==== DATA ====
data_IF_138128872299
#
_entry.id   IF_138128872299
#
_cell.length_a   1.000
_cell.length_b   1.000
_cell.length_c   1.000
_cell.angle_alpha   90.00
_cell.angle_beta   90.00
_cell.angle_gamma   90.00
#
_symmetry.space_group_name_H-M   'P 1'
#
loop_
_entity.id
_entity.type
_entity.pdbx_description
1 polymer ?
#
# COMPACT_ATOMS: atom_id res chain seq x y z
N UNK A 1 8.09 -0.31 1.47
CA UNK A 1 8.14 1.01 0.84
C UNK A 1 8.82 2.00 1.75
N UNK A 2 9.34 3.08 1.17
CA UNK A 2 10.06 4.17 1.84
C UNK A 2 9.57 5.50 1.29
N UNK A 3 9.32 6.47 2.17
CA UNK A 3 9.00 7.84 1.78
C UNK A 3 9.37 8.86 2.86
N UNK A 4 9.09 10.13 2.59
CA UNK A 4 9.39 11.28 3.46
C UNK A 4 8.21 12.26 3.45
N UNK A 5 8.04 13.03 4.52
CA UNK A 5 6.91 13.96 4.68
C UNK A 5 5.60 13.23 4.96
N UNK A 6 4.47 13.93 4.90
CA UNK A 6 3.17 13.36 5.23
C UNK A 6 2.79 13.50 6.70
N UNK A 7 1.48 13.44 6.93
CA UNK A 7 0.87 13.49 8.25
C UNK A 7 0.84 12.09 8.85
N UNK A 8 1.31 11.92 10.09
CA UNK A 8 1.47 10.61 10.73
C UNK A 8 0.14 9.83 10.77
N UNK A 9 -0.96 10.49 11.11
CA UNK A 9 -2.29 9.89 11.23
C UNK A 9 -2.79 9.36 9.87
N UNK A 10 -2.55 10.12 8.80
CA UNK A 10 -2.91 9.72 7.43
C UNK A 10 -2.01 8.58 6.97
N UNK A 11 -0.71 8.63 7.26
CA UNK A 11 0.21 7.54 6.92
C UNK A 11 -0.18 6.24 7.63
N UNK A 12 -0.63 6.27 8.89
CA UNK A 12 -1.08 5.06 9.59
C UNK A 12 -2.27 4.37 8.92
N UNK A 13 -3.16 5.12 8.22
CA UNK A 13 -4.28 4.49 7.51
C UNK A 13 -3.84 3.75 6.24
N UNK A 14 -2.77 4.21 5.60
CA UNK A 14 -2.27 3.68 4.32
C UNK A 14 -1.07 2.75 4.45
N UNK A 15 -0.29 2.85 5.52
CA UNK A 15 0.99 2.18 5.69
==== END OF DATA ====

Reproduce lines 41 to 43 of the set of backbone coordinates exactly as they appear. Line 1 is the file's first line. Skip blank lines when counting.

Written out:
C UNK A 7 0.84 12.09 8.85
N UNK A 8 1.31 11.92 10.09
CA UNK A 8 1.47 10.61 10.73